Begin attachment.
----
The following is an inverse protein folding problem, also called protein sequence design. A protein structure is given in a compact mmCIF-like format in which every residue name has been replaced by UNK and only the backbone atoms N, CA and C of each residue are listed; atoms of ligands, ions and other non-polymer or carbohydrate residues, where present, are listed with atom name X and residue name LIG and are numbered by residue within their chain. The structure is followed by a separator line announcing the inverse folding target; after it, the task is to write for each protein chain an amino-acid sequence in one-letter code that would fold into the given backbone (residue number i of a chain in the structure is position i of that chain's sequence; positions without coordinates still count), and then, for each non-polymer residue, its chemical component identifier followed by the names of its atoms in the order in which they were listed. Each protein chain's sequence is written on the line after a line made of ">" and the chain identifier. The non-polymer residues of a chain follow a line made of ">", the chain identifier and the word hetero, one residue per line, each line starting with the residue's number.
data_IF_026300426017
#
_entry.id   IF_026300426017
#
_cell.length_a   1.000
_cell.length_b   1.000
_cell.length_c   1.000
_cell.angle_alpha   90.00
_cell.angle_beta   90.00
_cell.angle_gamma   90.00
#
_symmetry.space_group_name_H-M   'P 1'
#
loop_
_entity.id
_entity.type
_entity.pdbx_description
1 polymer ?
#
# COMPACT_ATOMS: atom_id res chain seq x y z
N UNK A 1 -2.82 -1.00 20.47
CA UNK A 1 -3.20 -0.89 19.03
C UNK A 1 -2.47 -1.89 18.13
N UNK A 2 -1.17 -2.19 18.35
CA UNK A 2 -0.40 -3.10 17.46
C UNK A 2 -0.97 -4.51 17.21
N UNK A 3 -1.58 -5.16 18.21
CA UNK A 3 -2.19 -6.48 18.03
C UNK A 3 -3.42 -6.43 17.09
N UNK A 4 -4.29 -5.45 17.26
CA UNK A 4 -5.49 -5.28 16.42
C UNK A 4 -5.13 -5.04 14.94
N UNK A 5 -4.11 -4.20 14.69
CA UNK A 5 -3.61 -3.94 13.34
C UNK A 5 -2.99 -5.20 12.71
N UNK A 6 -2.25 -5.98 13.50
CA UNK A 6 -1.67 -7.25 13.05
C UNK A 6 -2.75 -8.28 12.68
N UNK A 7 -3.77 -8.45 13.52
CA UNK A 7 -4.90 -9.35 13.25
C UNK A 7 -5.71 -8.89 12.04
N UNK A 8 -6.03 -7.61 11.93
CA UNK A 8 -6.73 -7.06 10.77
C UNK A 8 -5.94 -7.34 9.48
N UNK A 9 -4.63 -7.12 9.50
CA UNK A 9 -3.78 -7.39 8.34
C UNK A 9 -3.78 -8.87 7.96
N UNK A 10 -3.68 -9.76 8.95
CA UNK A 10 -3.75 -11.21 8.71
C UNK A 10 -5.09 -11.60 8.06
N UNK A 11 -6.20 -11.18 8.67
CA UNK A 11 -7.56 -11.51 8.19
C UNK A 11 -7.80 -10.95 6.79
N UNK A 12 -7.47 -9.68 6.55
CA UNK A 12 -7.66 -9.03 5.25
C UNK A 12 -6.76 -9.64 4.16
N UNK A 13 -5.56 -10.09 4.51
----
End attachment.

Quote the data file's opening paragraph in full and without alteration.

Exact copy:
The following is an inverse protein folding problem, also called protein sequence design. A protein structure is given in a compact mmCIF-like format in which every residue name has been replaced by UNK and only the backbone atoms N, CA and C of each residue are listed; atoms of ligands, ions and other non-polymer or carbohydrate residues, where present, are listed with atom name X and residue name LIG and are numbered by residue within their chain. The structure is followed by a separator line announcing the inverse folding target; after it, the task is to write for each protein chain an amino-acid sequence in one-letter code that would fold into the given backbone (residue number i of a chain in the structure is position i of that chain's sequence; positions without coordinates still count), and then, for each non-polymer residue, its chemical component identifier followed by the names of its atoms in the order in which they were listed. Each protein chain's sequence is written on the line after a line made of ">" and the chain identifier. The non-polymer residues of a chain follow a line made of ">", the chain identifier and the word hetero, one residue per line, each line starting with the residue's number.